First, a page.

1. An EMP won’t necessarily destroy all the radios in the whole world. So the recommendation is a mult-band radio that includes ‘short wave’ band. There are many ‘hams’ Amateur radio operators that are taking precaution to have radios that are protected in case of any event like this which could be naturally occurring or man made. Radio Amateurs are also emergency communication operators in the event of a regional or national disaster; so many of them are taking precautions just in case….

    2. The military has vintage equipment on standby specifically for something like this. They will still be “up and running”! It is up to you to have some means of communication or listening device. Good luck!

  6. This shows what is done to keep RF in the room, or not to let them in to start with.

    MRI RF SHIELDING DESIGN
    Nelco’s MRI RF Shielding is specifically designed for the MRI industry.
    Our engineers have developed a shielded enclosure made entirely of nonmagnetic materials that is unsurpassed in quality and performance. We used technology developed for our military and space industry customers (who require the most demanding RF performance) in order to design the RF shield for use with MRI. Our standard MRI RF shield exceeds all current MRI manufacturer specifications.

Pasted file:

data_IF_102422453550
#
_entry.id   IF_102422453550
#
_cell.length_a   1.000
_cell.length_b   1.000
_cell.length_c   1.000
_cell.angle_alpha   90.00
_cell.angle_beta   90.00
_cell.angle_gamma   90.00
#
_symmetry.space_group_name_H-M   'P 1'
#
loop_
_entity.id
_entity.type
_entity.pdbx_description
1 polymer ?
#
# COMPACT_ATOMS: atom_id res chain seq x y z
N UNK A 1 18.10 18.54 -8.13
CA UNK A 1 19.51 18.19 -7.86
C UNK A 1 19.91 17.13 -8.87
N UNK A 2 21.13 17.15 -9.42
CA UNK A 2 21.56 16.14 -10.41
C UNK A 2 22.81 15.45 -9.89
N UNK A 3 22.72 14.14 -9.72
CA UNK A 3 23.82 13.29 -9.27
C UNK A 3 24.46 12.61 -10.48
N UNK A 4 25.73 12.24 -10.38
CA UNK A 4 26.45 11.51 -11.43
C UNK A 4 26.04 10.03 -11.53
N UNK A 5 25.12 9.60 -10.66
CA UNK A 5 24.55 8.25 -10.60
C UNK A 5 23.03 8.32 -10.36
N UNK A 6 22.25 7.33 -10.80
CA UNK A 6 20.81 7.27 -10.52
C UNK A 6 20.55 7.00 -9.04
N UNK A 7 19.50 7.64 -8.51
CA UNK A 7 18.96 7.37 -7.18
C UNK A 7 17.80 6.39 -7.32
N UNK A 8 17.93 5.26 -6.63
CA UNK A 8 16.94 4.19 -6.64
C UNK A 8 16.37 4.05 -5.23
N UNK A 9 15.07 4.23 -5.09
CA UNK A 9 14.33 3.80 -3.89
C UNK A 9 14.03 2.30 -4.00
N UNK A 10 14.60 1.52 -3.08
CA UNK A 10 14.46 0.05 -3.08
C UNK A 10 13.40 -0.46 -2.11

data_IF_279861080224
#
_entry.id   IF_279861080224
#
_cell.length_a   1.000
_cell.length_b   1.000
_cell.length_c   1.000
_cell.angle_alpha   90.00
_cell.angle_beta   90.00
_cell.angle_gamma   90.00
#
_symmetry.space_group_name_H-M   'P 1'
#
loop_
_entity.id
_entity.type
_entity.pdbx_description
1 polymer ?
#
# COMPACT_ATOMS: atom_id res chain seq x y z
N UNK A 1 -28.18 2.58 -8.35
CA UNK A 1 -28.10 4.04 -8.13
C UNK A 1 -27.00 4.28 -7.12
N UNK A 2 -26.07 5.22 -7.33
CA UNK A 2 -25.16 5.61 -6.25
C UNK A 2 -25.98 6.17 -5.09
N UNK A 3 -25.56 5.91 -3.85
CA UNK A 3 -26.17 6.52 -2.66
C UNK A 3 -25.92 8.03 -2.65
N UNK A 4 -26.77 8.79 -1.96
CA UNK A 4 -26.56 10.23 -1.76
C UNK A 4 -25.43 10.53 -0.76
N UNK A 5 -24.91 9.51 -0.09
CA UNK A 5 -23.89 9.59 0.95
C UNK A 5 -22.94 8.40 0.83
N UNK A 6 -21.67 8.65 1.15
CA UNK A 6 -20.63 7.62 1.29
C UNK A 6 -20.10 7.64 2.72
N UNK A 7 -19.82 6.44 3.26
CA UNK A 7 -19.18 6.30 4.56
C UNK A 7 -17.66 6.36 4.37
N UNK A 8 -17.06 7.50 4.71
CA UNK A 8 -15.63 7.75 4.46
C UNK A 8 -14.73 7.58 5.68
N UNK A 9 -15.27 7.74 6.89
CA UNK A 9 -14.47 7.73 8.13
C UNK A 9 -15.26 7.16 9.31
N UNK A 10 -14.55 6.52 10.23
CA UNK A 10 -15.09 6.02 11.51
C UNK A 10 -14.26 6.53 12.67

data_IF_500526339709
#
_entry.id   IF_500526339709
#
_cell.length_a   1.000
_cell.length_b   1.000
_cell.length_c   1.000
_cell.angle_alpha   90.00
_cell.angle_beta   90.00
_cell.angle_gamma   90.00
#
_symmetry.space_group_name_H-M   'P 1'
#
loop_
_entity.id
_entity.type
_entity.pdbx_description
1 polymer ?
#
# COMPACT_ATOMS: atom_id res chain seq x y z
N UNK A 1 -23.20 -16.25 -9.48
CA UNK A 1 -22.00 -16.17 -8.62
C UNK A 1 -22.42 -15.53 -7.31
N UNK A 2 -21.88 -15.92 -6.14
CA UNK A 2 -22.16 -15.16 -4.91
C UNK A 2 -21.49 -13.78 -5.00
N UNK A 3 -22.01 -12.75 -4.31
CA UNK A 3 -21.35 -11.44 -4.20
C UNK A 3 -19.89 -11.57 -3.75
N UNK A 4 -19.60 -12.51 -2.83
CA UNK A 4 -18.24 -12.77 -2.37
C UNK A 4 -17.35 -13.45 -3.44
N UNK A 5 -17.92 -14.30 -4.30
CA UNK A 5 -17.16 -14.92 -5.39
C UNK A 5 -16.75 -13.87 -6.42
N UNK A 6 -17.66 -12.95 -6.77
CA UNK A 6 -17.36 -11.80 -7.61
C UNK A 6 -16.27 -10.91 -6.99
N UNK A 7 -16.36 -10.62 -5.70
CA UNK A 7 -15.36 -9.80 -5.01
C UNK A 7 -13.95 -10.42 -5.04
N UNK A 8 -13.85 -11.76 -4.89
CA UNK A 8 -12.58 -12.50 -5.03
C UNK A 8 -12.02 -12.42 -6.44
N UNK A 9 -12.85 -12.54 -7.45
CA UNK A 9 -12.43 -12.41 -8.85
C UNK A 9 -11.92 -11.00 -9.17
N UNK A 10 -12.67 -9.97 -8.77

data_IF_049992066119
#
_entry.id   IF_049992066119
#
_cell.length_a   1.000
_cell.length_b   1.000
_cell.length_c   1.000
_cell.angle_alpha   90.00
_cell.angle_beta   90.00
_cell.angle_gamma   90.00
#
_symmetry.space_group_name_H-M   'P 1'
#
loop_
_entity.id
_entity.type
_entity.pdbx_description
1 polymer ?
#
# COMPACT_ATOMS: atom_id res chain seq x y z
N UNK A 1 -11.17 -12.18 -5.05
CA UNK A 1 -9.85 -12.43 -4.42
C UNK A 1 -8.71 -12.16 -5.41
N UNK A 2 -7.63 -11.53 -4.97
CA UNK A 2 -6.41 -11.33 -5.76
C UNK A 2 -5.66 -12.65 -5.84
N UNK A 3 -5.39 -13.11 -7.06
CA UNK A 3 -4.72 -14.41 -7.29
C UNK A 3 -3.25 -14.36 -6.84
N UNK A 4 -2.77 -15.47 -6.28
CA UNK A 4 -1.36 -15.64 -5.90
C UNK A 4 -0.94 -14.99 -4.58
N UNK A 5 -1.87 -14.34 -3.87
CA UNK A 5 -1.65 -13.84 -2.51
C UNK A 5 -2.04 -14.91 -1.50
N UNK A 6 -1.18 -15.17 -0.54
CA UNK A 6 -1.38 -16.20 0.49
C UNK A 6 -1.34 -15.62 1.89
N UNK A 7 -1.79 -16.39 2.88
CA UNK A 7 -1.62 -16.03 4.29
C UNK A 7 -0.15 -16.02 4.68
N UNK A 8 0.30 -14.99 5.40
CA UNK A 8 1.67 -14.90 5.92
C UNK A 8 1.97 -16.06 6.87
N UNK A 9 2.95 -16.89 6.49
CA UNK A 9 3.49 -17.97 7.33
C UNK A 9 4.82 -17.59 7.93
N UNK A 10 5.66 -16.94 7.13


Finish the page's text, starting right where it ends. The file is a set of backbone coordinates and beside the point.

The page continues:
http://www.jzimaging.com/IMAGES/Product%20Informaton/Vendor%20Information/Nelco/MRI%20Shielding%20Handbook.pdf

  7. One other thing in a shielded rooms are wave guides. You want double doors, a corridor that makes a U-Turn at the end to scatter the waves. The same for ductwork where you use a channeling design, then a u-turn at the end.

    1. You would have to remove any existing rubber gasket from the lid so that the lid makes a secure ‘electrical’ connection with the rest. You could verify this with a multi-meter for conductivity.

      Also, cover the interior with something non-conductive (cardboard, etc..) or have your electronics in a bag.

    1. Solar panels are made of silicone and will be toast if not treated the same way as portable electronics in a faraday cage. Keep smaller solar chargers with your equipment so you can use them when needed. The roof systems, etc will be useless if a nuclear device is detonated 20 to 200 miles above the earth. Good luck.

  8. My older vehicle uses a computer that is relatively easy to access and change. Could I get a spare and protect it in the same way? I’d include an ignition module and an alternator in there too. That all would fit inside an old pressure cooker easy enough.

    1. There is the likelihood sensors that communication with the computer would be damaged. In addition components that make up the electronic ignition / fuel injection may also be impacted due to the wires that lead to them.

    2. Do not forget a new starter, ignition coil for spark, a new battery, alternator, spark plugs, engine computer, transmission computer, antilock brake computer, fuel injectors, fuses, etc, etc.

      You would have better luck with an older diesel vehicle. You would only need a new starter, battery, alternator, glow plugs and fuses. No computers, no spark plugs, etc.

      Good luck